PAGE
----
J is for juggling. Anyone who is a writer, unless they are already well established, will know this one. Writing is unlikely to pay the bills. It also doesn’t do the shopping, pick the children up from school or fold the washing. Yes it’s a fantastic, flexible, work-from-home job. But unless you are in a very lucky position, it’s not one that you are likely to be able to do all day, every day. I have juggled writing this book alongside training to be an antenatal teacher, teaching, working in two other part-time jobs, looking after two children and running a household. Let’s just say things got a lot easier once the girls were both at school full time.

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K is for Kindle. Because my audience was always going to be a global one, I knew I wanted a Kindle version of the book. It wasn’t difficult, I just paid the nice man at Lighthouse24 (see below) to format it for me and off I went. So far, sales of the Kindle version are out-ranking those of the paperback by about 2:1. It will be interesting to see if this continues.

L is for is for Lighthouse24. Formatting was the absolute BANE of my life. This was probably the part of the whole process I hated the most . It just used the wrong side of my brain. Luckily I found the very nice Doug at Lighthouse24  to help me. Seriously, for the amount it costs me (ie not too much compared to the whole process!) it was money very well spent. It meant I was able to concentrate on the bits I can do (the writing, the marketing) while they sorted out preparing my manuscript for both paperback and ebook editions.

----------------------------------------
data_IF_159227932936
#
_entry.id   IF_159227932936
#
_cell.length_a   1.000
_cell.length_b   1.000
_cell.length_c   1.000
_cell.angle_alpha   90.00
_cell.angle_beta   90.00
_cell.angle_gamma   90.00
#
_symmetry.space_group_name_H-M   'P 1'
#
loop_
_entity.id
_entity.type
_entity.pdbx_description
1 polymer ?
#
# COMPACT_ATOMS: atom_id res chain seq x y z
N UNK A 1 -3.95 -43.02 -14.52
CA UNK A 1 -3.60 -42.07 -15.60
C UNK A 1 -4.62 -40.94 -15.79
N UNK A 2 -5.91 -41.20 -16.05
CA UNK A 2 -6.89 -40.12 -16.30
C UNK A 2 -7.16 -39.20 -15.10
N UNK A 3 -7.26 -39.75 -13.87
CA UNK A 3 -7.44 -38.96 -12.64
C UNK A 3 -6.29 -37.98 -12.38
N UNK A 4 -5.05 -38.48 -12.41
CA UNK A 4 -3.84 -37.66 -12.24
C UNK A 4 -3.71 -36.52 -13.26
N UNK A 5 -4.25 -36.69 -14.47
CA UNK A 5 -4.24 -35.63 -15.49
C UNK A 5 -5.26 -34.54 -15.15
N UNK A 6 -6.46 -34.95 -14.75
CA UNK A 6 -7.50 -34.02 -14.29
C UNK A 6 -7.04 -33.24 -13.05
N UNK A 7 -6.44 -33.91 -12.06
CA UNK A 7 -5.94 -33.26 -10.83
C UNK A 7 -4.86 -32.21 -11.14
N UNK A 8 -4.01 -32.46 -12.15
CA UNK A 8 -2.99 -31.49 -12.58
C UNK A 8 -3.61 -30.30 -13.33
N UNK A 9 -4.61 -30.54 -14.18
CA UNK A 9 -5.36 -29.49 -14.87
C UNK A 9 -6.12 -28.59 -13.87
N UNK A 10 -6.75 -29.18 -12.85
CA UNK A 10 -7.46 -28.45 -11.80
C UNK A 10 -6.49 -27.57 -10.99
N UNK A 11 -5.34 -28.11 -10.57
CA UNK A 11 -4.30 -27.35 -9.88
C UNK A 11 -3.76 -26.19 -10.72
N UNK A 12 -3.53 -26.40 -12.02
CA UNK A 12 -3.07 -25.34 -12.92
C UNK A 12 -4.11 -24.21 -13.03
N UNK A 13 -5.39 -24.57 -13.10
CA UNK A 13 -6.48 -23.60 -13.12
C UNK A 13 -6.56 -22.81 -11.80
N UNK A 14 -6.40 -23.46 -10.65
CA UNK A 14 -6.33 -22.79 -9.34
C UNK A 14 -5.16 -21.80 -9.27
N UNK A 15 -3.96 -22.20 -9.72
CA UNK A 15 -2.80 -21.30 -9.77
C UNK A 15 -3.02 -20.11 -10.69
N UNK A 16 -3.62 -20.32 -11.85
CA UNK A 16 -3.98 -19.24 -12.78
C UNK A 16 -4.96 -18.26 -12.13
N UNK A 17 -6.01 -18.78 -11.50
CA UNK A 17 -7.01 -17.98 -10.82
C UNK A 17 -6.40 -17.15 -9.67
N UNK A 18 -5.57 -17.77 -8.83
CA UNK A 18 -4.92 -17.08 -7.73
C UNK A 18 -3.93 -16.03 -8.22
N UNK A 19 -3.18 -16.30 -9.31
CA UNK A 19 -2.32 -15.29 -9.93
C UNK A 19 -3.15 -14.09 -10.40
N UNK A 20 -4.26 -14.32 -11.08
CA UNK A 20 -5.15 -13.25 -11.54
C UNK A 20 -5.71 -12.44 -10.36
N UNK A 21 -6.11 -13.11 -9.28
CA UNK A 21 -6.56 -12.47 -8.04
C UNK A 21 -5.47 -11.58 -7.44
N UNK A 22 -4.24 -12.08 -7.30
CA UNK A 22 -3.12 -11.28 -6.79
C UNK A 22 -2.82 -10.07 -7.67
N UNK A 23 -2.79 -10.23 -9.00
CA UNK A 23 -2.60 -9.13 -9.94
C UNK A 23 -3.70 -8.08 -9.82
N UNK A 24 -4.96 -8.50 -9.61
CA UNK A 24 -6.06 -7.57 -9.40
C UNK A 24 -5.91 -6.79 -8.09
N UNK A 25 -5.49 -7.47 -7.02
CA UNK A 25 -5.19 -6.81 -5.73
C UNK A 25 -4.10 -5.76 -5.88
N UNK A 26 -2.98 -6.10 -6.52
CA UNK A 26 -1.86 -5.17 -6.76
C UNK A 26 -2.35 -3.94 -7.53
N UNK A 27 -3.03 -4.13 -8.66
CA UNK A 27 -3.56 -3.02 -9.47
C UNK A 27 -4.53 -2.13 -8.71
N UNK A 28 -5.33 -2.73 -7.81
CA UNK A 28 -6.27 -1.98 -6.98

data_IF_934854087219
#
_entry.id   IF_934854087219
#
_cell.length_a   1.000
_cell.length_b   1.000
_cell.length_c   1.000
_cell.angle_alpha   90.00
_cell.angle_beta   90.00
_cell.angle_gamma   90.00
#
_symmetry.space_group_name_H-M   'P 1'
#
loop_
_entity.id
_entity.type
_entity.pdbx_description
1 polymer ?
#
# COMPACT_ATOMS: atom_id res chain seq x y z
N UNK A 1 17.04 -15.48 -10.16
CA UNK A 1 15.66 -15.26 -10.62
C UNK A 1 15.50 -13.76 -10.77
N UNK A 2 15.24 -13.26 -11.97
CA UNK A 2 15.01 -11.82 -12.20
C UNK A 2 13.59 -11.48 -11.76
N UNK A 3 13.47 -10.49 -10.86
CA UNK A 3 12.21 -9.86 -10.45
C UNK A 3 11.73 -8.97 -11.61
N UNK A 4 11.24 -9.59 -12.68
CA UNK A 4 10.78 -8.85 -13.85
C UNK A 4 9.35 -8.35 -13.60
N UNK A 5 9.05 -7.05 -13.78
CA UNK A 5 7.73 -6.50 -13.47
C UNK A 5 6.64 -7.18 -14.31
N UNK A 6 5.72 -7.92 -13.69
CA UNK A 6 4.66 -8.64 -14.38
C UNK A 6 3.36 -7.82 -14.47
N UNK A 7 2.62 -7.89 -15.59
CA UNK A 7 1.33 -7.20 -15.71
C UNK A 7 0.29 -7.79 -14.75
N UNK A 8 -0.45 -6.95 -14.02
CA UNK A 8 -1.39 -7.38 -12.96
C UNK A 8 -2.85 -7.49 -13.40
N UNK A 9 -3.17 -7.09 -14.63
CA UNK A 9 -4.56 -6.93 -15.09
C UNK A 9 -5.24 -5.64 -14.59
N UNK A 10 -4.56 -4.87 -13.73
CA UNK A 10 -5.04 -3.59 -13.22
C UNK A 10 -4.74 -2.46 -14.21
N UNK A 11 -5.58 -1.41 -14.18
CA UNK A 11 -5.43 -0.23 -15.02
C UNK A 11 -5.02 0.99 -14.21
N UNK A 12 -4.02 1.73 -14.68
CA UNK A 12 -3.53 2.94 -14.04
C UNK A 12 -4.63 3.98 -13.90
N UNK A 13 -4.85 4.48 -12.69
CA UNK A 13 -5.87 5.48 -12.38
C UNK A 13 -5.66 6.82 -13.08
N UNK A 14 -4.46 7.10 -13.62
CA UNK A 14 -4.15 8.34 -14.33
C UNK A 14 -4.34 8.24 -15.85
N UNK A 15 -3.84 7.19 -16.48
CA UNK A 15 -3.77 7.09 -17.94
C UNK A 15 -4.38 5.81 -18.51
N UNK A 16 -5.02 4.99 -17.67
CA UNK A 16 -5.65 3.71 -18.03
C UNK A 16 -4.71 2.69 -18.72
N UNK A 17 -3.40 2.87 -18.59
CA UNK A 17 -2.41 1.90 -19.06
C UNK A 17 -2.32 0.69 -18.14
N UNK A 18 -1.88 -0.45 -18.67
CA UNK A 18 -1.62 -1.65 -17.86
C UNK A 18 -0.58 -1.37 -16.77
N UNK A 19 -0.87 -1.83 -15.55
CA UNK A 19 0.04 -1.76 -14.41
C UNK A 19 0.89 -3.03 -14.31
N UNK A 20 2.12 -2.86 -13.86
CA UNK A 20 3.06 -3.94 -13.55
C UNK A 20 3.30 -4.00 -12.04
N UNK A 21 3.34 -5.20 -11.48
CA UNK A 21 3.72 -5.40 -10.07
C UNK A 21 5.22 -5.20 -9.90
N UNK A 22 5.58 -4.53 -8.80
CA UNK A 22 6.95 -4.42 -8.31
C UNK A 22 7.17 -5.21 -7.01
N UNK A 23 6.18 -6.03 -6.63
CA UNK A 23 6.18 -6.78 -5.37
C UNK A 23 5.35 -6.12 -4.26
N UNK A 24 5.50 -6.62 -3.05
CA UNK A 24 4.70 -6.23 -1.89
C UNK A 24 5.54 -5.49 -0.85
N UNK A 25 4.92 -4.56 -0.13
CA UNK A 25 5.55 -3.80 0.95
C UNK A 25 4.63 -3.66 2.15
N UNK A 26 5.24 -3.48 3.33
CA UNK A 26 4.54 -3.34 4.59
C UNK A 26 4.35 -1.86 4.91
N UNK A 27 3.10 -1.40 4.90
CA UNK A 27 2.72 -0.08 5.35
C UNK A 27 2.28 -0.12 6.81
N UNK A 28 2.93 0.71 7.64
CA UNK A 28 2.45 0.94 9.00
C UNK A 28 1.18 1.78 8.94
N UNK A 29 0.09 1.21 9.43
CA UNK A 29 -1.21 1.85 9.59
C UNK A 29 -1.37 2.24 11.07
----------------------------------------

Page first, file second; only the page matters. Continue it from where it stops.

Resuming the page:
M is for marketing. This is so important. It’s worth thinking about your maketing even before you start to write. Don’t think it’s something you can put off until you’ve finished the book. Although you do need to get the balance right – I am really glad I didn’t start this blog until towards the end of the book production process as I find it very time-consuming and distracting (mostly because I love it!). But you need somewhere to get your voice heard, you need to network and make links and find people who will review you and share you and talk about you. Marketing strategies will be different dependent on your genre – I have really plugged the social media route as I think that is the best way to reach my audience. But I also have articles going out in various magazines in the coming months, am currently waiting on a call from our local newspaper and am intent on writing guest posts and blogs as much as possible. I attended at Marketing Masterclass in London for how to market your self-published book, which I found useful. I would recommend something similar, or at least reading up on marketing as much as possible, if this isn’t something you know much about. You can’t just write a book, upload it to Amazon and then expect people to buy it if they don’t know it’s there….

N is for No-Going-Back. This is a very personal one for me, but once I had told people I was writing the book, pride stopped me from giving up. I hate failing at anything and once I started, I knew I had to finish.

O is for opinions. These matter. Everyone keeps asking me if I am over the moon about finally publishing the book -the truthful answer is,  not yet. No, I will only be happy once I know people like it. Or at least SOME people like it. There is nothing worse than silence…